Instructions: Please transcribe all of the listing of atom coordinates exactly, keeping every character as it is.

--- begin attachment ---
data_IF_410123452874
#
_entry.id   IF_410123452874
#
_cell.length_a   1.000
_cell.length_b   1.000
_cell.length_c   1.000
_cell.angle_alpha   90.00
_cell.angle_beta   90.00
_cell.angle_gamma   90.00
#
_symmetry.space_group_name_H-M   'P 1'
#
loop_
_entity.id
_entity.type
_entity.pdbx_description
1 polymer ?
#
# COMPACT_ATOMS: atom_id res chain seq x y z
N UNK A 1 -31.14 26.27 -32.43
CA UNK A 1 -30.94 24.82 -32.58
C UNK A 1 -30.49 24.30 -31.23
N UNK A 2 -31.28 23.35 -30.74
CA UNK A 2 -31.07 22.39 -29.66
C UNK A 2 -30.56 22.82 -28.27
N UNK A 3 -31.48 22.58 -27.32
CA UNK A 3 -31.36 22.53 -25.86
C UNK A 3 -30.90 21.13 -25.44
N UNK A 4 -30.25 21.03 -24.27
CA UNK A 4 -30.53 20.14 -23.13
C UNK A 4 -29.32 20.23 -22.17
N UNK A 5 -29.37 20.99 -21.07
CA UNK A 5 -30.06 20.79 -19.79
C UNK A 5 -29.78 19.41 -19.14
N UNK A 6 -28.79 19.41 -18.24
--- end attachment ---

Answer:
data_IF_410123452874
#
_entry.id   IF_410123452874
#
_cell.length_a   1.000
_cell.length_b   1.000
_cell.length_c   1.000
_cell.angle_alpha   90.00
_cell.angle_beta   90.00
_cell.angle_gamma   90.00
#
_symmetry.space_group_name_H-M   'P 1'
#
loop_
_entity.id
_entity.type
_entity.pdbx_description
1 polymer ?
#
# COMPACT_ATOMS: atom_id res chain seq x y z
N UNK A 1 -31.14 26.27 -32.43
CA UNK A 1 -30.94 24.82 -32.58
C UNK A 1 -30.49 24.30 -31.23
N UNK A 2 -31.28 23.35 -30.74
CA UNK A 2 -31.07 22.39 -29.66
C UNK A 2 -30.56 22.82 -28.27
N UNK A 3 -31.48 22.58 -27.32
CA UNK A 3 -31.36 22.53 -25.86
C UNK A 3 -30.90 21.13 -25.44
N UNK A 4 -30.25 21.03 -24.27
CA UNK A 4 -30.53 20.14 -23.13
C UNK A 4 -29.32 20.23 -22.17
N UNK A 5 -29.37 20.99 -21.07
CA UNK A 5 -30.06 20.79 -19.79
C UNK A 5 -29.78 19.41 -19.14
N UNK A 6 -28.79 19.41 -18.24